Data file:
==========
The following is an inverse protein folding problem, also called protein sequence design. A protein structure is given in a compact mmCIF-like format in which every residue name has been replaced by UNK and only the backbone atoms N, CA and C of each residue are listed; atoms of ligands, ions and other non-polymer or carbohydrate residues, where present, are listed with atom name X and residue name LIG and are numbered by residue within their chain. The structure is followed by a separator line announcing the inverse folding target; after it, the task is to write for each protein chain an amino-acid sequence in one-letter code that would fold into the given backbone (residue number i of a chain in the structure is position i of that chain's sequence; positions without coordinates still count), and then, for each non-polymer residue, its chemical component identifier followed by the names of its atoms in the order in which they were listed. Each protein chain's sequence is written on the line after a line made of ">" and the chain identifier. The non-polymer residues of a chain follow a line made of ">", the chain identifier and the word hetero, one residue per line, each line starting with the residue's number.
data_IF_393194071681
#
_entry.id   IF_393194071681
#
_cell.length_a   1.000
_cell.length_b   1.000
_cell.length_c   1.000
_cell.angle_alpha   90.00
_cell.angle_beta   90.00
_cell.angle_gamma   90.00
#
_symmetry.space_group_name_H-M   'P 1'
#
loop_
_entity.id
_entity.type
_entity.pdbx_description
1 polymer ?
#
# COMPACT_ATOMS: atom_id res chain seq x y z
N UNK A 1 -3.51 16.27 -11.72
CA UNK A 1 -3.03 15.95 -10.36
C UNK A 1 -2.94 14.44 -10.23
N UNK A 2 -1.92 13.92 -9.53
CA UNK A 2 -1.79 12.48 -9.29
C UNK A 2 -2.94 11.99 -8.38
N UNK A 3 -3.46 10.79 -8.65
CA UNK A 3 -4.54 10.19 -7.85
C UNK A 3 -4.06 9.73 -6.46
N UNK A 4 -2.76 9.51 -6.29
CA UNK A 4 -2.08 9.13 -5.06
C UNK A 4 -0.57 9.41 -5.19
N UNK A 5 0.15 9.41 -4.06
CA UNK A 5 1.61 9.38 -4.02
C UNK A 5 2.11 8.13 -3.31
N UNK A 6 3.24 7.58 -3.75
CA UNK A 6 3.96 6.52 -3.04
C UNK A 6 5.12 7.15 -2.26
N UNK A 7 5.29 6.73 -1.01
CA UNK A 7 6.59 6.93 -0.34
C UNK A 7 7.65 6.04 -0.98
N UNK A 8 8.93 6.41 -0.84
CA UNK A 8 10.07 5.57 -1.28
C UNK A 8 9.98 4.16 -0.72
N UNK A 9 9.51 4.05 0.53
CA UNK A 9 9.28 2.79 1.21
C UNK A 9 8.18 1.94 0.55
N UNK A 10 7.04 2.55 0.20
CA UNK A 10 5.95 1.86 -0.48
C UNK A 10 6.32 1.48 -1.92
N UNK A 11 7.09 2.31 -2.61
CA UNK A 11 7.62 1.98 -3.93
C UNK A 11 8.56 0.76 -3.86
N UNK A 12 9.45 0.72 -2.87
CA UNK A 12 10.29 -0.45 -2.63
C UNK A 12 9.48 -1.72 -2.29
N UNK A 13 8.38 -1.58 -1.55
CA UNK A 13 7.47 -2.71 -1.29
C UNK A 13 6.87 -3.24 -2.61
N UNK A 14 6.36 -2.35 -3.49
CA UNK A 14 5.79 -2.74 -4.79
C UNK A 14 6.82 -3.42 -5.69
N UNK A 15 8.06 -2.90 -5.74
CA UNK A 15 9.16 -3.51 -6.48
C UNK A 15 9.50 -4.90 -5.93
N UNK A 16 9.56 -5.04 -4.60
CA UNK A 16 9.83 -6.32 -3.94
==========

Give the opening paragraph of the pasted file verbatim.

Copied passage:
The following is an inverse protein folding problem, also called protein sequence design. A protein structure is given in a compact mmCIF-like format in which every residue name has been replaced by UNK and only the backbone atoms N, CA and C of each residue are listed; atoms of ligands, ions and other non-polymer or carbohydrate residues, where present, are listed with atom name X and residue name LIG and are numbered by residue within their chain. The structure is followed by a separator line announcing the inverse folding target; after it, the task is to write for each protein chain an amino-acid sequence in one-letter code that would fold into the given backbone (residue number i of a chain in the structure is position i of that chain's sequence; positions without coordinates still count), and then, for each non-polymer residue, its chemical component identifier followed by the names of its atoms in the order in which they were listed. Each protein chain's sequence is written on the line after a line made of ">" and the chain identifier. The non-polymer residues of a chain follow a line made of ">", the chain identifier and the word hetero, one residue per line, each line starting with the residue's number.